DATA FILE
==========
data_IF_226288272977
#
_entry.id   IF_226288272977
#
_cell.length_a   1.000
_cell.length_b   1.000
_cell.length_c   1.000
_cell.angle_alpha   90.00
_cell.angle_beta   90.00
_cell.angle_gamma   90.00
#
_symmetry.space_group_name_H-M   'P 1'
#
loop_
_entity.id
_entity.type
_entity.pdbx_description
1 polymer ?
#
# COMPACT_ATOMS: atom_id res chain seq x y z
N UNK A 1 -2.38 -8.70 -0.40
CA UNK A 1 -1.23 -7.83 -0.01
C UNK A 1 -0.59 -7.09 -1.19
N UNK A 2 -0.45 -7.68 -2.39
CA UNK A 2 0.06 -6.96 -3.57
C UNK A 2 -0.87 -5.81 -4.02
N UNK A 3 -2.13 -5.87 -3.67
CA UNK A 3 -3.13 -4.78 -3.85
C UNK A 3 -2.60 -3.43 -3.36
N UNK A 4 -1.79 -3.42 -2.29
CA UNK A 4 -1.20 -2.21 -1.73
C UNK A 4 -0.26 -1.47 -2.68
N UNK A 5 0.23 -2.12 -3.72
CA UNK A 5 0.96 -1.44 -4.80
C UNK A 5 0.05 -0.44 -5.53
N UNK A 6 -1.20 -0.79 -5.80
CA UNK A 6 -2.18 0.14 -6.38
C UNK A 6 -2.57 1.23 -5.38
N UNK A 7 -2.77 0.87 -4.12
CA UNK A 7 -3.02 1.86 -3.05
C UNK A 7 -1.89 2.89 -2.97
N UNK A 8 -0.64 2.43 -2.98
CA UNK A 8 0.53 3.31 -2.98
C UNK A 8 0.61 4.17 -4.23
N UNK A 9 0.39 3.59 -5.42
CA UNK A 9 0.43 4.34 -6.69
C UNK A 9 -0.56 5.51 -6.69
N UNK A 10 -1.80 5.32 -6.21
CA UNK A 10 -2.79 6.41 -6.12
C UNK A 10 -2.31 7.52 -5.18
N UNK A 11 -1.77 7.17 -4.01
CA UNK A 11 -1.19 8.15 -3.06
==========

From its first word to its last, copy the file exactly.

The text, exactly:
data_IF_226288272977
#
_entry.id   IF_226288272977
#
_cell.length_a   1.000
_cell.length_b   1.000
_cell.length_c   1.000
_cell.angle_alpha   90.00
_cell.angle_beta   90.00
_cell.angle_gamma   90.00
#
_symmetry.space_group_name_H-M   'P 1'
#
loop_
_entity.id
_entity.type
_entity.pdbx_description
1 polymer ?
#
# COMPACT_ATOMS: atom_id res chain seq x y z
N UNK A 1 -2.38 -8.70 -0.40
CA UNK A 1 -1.23 -7.83 -0.01
C UNK A 1 -0.59 -7.09 -1.19
N UNK A 2 -0.45 -7.68 -2.39
CA UNK A 2 0.06 -6.96 -3.57
C UNK A 2 -0.87 -5.81 -4.02
N UNK A 3 -2.13 -5.87 -3.67
CA UNK A 3 -3.13 -4.78 -3.85
C UNK A 3 -2.60 -3.43 -3.36
N UNK A 4 -1.79 -3.42 -2.29
CA UNK A 4 -1.20 -2.21 -1.73
C UNK A 4 -0.26 -1.47 -2.68
N UNK A 5 0.23 -2.12 -3.72
CA UNK A 5 0.96 -1.44 -4.80
C UNK A 5 0.05 -0.44 -5.53
N UNK A 6 -1.20 -0.79 -5.80
CA UNK A 6 -2.18 0.14 -6.38
C UNK A 6 -2.57 1.23 -5.38
N UNK A 7 -2.77 0.87 -4.12
CA UNK A 7 -3.02 1.86 -3.05
C UNK A 7 -1.89 2.89 -2.97
N UNK A 8 -0.64 2.43 -2.98
CA UNK A 8 0.53 3.31 -2.98
C UNK A 8 0.61 4.17 -4.23
N UNK A 9 0.39 3.59 -5.42
CA UNK A 9 0.43 4.34 -6.69
C UNK A 9 -0.56 5.51 -6.69
N UNK A 10 -1.80 5.32 -6.21
CA UNK A 10 -2.79 6.41 -6.12
C UNK A 10 -2.31 7.52 -5.18
N UNK A 11 -1.77 7.17 -4.01
CA UNK A 11 -1.19 8.15 -3.06